• Individuals holding an audit qualification from a UK RSB (including Chartered Accountants Ireland)
  • Audit firms approved by a UK RSB (including Chartered Accountants Ireland)
  • Individuals who hold EEA qualifications, who have passed or applied to sit a relevant aptitude test by 31 December 2020

The change in the ownership rules impacts firms who count EEA-qualified auditors (who are not qualified by a UK RSB) and EEA audit firms in their majority of qualified owners and managers.  From 1 January 2021 the qualified majority of owners and managers can only include EEA auditors (who are not qualified by a UK RSB) if the EEA auditors have applied for, or passed, a relevant aptitude test before 31 December 2020.

 

UK government publish post-Brexit guidance on public procurement

 The UK Department of Business, Energy & Industrial Strategy has issued letters to businesses, urging them to focus on new rules regarding public procurement. The way that opportunities to supply the UK public sector are advertised is about to change. From 23:00 on 31 December 2020, the UK will publish information on public sector contract opportunities in the UK, on the new Find a Tender Service (FTS). A few points to note on the FTS:

  1. FTS is free to use and replaces the role of Tenders Electronic Daily, the Official Journal of the EU (OJEU/TED) for procurements in the UK.
  2. FTS will work alongside existing procurement portals such as Contracts Finder, MOD Defence Contracts Online, Public Contracts Scotland, Sell2Wales and eTendersNI which can be used to access a wide range of opportunities to supply the public sector.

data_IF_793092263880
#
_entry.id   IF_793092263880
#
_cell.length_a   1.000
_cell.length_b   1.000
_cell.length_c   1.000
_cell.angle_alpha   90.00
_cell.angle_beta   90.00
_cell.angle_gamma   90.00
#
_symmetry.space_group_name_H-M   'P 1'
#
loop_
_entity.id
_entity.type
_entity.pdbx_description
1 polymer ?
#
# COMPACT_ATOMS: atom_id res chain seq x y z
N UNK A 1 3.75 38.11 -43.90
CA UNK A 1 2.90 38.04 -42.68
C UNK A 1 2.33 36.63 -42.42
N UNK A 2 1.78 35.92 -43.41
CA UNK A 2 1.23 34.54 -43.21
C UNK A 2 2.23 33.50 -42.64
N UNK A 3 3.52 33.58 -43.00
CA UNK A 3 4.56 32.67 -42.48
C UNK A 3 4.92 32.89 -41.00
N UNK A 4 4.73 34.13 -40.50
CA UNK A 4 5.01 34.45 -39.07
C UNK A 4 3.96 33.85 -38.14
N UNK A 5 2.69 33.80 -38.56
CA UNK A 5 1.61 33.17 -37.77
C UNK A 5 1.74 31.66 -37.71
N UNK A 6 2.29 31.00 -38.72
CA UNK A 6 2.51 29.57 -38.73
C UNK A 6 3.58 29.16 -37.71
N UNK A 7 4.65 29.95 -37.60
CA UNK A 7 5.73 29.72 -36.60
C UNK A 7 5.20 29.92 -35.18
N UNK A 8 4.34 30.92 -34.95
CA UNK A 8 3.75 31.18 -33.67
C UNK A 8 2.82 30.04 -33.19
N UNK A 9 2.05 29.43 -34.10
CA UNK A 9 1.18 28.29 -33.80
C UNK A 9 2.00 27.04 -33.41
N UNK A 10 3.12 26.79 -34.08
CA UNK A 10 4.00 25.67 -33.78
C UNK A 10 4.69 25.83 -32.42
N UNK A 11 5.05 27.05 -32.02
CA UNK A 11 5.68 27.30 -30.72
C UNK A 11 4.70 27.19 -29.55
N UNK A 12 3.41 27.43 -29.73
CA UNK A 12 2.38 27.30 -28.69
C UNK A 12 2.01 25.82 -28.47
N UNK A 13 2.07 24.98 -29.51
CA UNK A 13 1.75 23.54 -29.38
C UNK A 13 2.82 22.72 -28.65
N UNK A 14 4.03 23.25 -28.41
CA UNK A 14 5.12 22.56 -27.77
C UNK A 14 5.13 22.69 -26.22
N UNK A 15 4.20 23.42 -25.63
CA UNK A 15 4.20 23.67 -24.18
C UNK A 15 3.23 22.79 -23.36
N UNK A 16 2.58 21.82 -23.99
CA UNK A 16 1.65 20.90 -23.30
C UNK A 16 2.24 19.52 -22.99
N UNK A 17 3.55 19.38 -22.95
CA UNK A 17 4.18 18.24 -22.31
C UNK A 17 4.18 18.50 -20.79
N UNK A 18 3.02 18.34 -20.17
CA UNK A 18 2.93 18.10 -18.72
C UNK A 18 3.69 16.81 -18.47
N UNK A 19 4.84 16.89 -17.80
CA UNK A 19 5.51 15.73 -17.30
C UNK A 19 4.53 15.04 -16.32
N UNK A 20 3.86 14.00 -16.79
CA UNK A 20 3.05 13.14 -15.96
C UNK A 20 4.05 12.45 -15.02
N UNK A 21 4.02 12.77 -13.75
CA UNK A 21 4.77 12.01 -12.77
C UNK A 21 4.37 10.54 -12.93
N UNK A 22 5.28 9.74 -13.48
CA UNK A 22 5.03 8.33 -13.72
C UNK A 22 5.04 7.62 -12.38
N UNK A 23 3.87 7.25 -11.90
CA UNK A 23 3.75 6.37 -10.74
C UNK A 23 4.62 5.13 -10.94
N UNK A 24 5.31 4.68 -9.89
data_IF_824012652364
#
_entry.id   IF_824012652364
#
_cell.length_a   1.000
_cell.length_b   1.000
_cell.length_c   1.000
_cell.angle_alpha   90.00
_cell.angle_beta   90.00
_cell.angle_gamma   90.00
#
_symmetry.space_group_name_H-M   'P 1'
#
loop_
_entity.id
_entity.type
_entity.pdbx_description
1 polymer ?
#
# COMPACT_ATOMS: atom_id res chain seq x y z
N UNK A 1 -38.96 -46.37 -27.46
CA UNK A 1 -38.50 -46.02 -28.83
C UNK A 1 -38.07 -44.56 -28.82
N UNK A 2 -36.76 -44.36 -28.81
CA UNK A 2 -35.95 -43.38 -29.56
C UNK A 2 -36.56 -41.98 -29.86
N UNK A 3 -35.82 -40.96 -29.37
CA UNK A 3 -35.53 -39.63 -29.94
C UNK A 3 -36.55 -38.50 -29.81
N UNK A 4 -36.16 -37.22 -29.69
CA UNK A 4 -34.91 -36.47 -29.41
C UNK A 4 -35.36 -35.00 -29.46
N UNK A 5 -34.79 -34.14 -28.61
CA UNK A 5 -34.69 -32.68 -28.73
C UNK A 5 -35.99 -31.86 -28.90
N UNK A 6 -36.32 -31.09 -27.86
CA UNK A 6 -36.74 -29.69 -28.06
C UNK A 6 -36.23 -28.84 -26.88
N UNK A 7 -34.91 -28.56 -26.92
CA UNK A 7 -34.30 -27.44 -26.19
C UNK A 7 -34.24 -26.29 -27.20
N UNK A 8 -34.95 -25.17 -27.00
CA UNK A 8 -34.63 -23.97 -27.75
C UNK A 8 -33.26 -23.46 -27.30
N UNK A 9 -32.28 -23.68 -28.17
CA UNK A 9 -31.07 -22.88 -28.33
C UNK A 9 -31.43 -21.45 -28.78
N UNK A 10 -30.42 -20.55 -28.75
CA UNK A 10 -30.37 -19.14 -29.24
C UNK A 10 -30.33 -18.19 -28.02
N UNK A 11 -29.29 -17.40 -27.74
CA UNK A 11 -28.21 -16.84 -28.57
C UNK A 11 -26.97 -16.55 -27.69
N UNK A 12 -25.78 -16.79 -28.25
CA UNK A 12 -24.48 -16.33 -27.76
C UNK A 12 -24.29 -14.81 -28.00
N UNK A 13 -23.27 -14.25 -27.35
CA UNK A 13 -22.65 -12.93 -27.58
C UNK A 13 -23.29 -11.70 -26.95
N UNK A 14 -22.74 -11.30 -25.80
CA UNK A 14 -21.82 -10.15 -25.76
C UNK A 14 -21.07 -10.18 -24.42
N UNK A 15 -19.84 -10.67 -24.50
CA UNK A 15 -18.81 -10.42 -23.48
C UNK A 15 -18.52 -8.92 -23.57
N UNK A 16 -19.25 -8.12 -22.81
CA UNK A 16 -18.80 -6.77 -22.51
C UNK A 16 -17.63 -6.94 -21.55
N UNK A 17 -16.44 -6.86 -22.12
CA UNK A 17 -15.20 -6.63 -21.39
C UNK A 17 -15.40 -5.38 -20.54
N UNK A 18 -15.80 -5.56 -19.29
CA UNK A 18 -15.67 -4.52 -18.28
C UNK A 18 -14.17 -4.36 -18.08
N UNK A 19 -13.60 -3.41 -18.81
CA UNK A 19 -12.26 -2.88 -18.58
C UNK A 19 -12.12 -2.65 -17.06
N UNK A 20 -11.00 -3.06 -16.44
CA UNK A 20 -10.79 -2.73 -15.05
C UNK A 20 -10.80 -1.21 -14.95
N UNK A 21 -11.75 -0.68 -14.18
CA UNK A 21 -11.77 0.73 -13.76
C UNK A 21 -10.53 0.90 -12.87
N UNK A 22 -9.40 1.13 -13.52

3. Existing Contracts Finder account holders will be able to use the same login credentials for Find a Tender. You can register now in preparation for its launch on 31 December 2020.
  1. Those who wish to access public sector contract opportunities in the EU, may continue to do so via OJEU/TED.

     

  2. Information about procurements launched by UK contracting authorities before 23:00 on 31 December 2020 will be available via OJEU/TED or the existing portals mentioned above.

All enquiries can be directed to info@crowncommercial.gov.uk

 

SBCI extends Brexit Loan Scheme through 2021

The Strategic Banking Corporation of Ireland (SBCI) have now extended their Brexit Loan Scheme to be available throughout 2021 for businesses that have been negatively impacted by the effects of the UK’s departure from the EU.

This scheme currently makes available working capital lending to businesses as they seek to innovate, change, or adapt in response to the disruption brought on by Brexit. Loans under the scheme range from €25,000 to €1.5m for terms of up to three years. Loans up to €500,000 are available unsecured and the maximum interest rate under the scheme is 4 per cent.

Applications are based on a two-step process:

  1. Businesses must first apply to the SBCI to confirm their eligibility for the scheme.
  2. If successful, they can then apply for loan approval to a finance provider participating in the scheme

Full details of the scheme and application forms are available through the SBCI website.